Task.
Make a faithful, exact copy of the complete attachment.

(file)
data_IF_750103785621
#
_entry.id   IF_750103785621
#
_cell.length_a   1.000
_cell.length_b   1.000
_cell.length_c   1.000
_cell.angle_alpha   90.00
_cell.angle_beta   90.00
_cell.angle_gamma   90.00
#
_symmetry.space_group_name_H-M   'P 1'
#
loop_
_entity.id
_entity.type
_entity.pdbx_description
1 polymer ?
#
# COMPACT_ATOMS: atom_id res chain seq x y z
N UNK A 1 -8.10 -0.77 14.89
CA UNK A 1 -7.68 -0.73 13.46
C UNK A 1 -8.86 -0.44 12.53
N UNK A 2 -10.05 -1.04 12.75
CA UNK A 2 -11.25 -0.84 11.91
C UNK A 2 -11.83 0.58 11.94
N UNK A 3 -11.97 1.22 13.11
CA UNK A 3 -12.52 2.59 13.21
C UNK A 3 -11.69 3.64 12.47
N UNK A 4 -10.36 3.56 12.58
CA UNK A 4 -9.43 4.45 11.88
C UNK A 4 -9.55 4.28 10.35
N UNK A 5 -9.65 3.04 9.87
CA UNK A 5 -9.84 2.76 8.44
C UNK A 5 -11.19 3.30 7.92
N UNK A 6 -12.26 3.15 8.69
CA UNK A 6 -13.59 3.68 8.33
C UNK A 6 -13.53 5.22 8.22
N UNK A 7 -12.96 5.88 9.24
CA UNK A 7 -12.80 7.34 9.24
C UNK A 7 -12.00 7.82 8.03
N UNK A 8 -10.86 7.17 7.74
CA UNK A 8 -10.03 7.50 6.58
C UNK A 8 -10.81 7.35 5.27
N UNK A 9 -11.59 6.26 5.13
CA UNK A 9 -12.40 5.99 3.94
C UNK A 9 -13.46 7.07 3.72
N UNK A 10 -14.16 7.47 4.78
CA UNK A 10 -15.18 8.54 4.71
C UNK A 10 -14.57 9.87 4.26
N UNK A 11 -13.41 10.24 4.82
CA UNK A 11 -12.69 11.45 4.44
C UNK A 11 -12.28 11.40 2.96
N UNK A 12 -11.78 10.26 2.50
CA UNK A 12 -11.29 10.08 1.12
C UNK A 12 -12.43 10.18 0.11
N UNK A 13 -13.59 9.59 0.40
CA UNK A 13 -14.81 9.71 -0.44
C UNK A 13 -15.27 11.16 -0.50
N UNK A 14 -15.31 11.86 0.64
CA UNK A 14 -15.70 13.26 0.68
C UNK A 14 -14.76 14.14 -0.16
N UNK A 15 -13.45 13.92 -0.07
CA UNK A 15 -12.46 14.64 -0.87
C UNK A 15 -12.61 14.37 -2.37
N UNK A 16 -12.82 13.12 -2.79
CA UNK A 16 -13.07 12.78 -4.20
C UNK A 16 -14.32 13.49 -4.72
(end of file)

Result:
data_IF_750103785621
#
_entry.id   IF_750103785621
#
_cell.length_a   1.000
_cell.length_b   1.000
_cell.length_c   1.000
_cell.angle_alpha   90.00
_cell.angle_beta   90.00
_cell.angle_gamma   90.00
#
_symmetry.space_group_name_H-M   'P 1'
#
loop_
_entity.id
_entity.type
_entity.pdbx_description
1 polymer ?
#
# COMPACT_ATOMS: atom_id res chain seq x y z
N UNK A 1 -8.10 -0.77 14.89
CA UNK A 1 -7.68 -0.73 13.46
C UNK A 1 -8.86 -0.44 12.53
N UNK A 2 -10.05 -1.04 12.75
CA UNK A 2 -11.25 -0.84 11.91
C UNK A 2 -11.83 0.58 11.94
N UNK A 3 -11.97 1.22 13.11
CA UNK A 3 -12.52 2.59 13.21
C UNK A 3 -11.69 3.64 12.47
N UNK A 4 -10.36 3.56 12.58
CA UNK A 4 -9.43 4.45 11.88
C UNK A 4 -9.55 4.28 10.35
N UNK A 5 -9.65 3.04 9.87
CA UNK A 5 -9.84 2.76 8.44
C UNK A 5 -11.19 3.30 7.92
N UNK A 6 -12.26 3.15 8.69
CA UNK A 6 -13.59 3.68 8.33
C UNK A 6 -13.53 5.22 8.22
N UNK A 7 -12.96 5.88 9.24
CA UNK A 7 -12.80 7.34 9.24
C UNK A 7 -12.00 7.82 8.03
N UNK A 8 -10.86 7.17 7.74
CA UNK A 8 -10.03 7.50 6.58
C UNK A 8 -10.81 7.35 5.27
N UNK A 9 -11.59 6.26 5.13
CA UNK A 9 -12.40 5.99 3.94
C UNK A 9 -13.46 7.07 3.72
N UNK A 10 -14.16 7.47 4.78
CA UNK A 10 -15.18 8.54 4.71
C UNK A 10 -14.57 9.87 4.26
N UNK A 11 -13.41 10.24 4.82
CA UNK A 11 -12.69 11.45 4.44
C UNK A 11 -12.28 11.40 2.96
N UNK A 12 -11.78 10.26 2.50
CA UNK A 12 -11.29 10.08 1.12
C UNK A 12 -12.43 10.18 0.11
N UNK A 13 -13.59 9.59 0.40
CA UNK A 13 -14.81 9.71 -0.44
C UNK A 13 -15.27 11.16 -0.50
N UNK A 14 -15.31 11.86 0.64
CA UNK A 14 -15.70 13.26 0.68
C UNK A 14 -14.76 14.14 -0.16
N UNK A 15 -13.45 13.92 -0.07
CA UNK A 15 -12.46 14.64 -0.87
C UNK A 15 -12.61 14.37 -2.37
N UNK A 16 -12.82 13.12 -2.79
CA UNK A 16 -13.07 12.78 -4.20
C UNK A 16 -14.32 13.49 -4.72